Are you aware of the superior quality and intricate production process of Sauternes grapes? If not, let Bristol Bar & Grille Master Sommelier Scott Harper share his insight into the history behind Sauternes grapes, along with a few Sauternes wines to try today.
Sauternes production process
How Sauternes grapes grow is the most amazing process. They essentially allow these grapes to rot on the vine. The Sauternes region, just south of the city of Bordeaux, has a special climate. This climate produces the perfect storm of conditions for Botrytis Cinerea or “noble rot,” which in French means “pourriture noble.” This process would be a disaster for vineyard’s producing dry wines.
The Ciron River creates fog. When a warm, dry afternoon comes after this cool humid condition, the growing stage of Botrytis begins. Botrytis is a fungus that essentially attacks the grapes. The mold pierces the skin of the grapes. This dehydrates and concentrates the sugars and flavor compounds. Wineries harvest only by hand and make numerous passes through the vineyards. This allows Botrytis to affect as many grapes and bunches as possible. This painstaking process, as well as the dramatic reduction in yields, drives up the cost significantly. However, it produces a wine of great intensity and concentration. A wine that is oozing with the flavors of honey, apricot, citrus, caramel and spice.
In 1855, the wines of Sauternes were classified. The sub region of Bordeaux, France within Graves produces some of the world’s greatest dessert wines. The classification of Sauternes is often overshadowed by the 1855 classifications of the best red wines of Bordeaux. In fact, many aficionados are unaware that Sauternes, despite being keenly aware of their superior quality, were classified at the same time. There are three levels to the classification: Superior First Growth (Premier Cru Supérieur), First Growth (Premier Cru) and Second Growth (Deuxième Cru).
The five villages that can label their wines Sauternes include Sauternes; Barsac; Fargues; Preignac and Bommes. Principally three grapes grow here. The most important is Sémillon. Sémillon comprises the majority of the blend. It also has a waxy or lanolin texture combined with honey and citrus flavors.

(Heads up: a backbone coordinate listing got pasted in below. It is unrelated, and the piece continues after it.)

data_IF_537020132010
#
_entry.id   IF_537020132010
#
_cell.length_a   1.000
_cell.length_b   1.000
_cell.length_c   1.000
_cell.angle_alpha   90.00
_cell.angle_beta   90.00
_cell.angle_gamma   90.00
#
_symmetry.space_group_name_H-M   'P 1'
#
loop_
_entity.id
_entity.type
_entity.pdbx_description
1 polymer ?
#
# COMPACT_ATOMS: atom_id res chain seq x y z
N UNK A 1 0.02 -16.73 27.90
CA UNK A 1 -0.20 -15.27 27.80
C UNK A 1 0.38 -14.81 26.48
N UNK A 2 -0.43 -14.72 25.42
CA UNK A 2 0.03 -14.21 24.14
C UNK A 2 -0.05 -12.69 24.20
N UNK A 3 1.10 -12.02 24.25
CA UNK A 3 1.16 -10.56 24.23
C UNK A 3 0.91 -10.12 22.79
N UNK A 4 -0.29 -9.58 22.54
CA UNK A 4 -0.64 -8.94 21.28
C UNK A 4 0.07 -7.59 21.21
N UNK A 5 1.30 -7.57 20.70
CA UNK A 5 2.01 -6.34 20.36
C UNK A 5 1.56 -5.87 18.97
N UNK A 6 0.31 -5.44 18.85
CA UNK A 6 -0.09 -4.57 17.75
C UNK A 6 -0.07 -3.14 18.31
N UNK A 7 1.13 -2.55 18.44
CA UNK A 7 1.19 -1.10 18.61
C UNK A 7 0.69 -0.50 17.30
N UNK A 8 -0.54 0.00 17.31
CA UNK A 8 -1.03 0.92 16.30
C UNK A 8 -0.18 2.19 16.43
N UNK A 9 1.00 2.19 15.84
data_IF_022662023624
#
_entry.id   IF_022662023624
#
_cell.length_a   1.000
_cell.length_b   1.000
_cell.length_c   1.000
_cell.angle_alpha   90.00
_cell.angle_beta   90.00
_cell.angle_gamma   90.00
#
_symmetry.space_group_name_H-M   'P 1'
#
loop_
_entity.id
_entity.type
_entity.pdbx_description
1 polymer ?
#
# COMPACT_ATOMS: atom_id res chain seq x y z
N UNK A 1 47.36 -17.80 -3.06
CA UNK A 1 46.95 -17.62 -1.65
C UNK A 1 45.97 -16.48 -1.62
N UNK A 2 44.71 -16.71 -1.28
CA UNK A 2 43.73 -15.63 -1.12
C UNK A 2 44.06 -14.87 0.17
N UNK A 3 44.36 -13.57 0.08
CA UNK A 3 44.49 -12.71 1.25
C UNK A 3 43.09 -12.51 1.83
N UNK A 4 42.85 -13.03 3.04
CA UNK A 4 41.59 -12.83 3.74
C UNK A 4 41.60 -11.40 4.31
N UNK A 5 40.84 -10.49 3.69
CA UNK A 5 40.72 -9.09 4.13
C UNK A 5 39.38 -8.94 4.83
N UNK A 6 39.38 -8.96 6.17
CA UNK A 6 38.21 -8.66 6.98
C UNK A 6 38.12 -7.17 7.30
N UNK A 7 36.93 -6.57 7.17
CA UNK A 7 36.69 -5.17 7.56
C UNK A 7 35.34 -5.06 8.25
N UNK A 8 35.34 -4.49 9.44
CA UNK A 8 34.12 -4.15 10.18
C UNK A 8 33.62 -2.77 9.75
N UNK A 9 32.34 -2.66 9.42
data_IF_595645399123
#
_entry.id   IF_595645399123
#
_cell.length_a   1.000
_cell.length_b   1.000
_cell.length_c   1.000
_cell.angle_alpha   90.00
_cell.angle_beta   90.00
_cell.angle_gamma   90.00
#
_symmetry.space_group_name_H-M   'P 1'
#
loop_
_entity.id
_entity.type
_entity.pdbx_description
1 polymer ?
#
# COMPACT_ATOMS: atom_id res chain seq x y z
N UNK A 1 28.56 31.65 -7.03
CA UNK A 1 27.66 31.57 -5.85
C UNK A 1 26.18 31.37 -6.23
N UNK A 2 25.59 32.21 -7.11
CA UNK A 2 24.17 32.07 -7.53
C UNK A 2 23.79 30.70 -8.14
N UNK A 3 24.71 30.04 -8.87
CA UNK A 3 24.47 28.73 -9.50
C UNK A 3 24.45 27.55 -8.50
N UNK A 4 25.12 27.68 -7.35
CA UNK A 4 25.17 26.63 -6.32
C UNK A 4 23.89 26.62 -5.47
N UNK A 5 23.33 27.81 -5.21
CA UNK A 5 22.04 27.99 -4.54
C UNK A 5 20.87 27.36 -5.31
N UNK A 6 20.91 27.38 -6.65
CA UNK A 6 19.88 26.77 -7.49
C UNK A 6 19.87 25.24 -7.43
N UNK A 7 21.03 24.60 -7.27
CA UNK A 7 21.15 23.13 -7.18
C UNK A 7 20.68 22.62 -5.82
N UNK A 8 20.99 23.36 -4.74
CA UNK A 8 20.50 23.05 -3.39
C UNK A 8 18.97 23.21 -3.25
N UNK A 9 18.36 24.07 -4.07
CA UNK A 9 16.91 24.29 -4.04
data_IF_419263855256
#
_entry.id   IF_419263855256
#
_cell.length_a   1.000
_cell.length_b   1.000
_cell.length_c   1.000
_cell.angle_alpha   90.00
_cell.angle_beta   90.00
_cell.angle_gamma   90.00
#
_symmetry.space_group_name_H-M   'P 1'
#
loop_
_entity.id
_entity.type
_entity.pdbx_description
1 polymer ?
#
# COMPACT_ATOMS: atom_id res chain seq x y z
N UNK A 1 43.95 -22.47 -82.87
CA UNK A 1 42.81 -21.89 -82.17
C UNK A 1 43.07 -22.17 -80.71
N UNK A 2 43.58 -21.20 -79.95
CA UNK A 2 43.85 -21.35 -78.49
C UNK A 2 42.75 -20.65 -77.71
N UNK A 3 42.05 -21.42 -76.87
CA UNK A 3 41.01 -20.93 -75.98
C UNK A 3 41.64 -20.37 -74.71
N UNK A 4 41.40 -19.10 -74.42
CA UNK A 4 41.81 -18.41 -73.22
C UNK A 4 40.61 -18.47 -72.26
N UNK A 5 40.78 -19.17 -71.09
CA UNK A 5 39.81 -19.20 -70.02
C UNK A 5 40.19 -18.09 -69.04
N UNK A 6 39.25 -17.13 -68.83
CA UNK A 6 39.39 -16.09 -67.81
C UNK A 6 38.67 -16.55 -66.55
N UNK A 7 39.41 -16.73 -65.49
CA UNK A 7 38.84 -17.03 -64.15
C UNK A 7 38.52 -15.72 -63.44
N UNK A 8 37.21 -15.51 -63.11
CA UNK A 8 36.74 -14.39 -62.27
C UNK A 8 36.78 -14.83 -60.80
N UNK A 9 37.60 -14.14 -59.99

Sauvignon blanc is secondary. It lends the crispness, which keeps the sweet wine from being cloying. It also offers lemon and a slight herbaceous quality, accompanied by tropical fruits. Lastly, the muscadelle grape lends floral qualities.
Once the grapes are harvested, the wines are fermented. The fermentation stops, leaving copious amounts of natural grape sugar. This makes it a deliciously sweet wine. Often aged in oak to add complexity and flavor, these wines are capable of aging for decades. And in the most exceptional cases, they age even longer.
Sauternes wines to try: Château d’ Yquem
In the simplest of possible terms, Chateau d’ Yquem is legendary. While it’s one of the best Sauternes wines to try, it stands alone as the only superior first growth in Sauternes. The Chateau has produced wine for over 400 years and has the resources to simply not produce wine in poor years such as 1992 and 2012. Additionally, it will send its pickers through the vineyards over a dozen of times to pick only ripe Botrytis grapes. It is no wonder why a half bottle of the wine costs hundreds of dollars.
D’ Yquem will occasionally produce a dry white wine simply labeled Y. It is modestly labeled Bordeaux Blanc, and while I have never tried it, its reputation is excellent. After hundreds of years of family ownership, the luxury goods conglomerate Louis Vuitton Moët Hennessy (LVMH) now owns Chateau d’ Yquem. Thomas Jefferson, while minister to France and before becoming President of the United States, learned of the great estate while in France. When he returned, he purchased the wine for himself and George Washington.
Tasting note on 1982 Château d’ Yquem
I have tried this wine twice, once in the late 1980’s and again in 2013. Both times by the generosity of a wonderful lady named Sandy. Sandy set the stage nicely with a delicious bottle of 1982 Chateau Mouton-Rothchild with dinner. The classic accompaniment, blue veined cheese, was served with the Sauternes. While the color was golden copper, the aroma leaped from the glass with favors of honey, caramel, apricot. It also included sweet citrus, fresh cream, vanilla and light baking spices. The wine on the palate was rich, sweet but not cloying, with bright acidity and a rich viscous texture. The finish was insanely long with all the flavors lasting in the palate for what seemed like hours. It was an absolutely incredible bottle of wine that stands as one of the finest dessert wines I have ever had the pleasure to try. Thank you, Sandy!
Additional recommended Sauternes wines to try:
Château Clos Haut-Peyraguey, Bommes (Sauternes) First Growth Sauternes.
Château Rabaud-Promis, Bommes (Sauternes) First Growth Sauternes.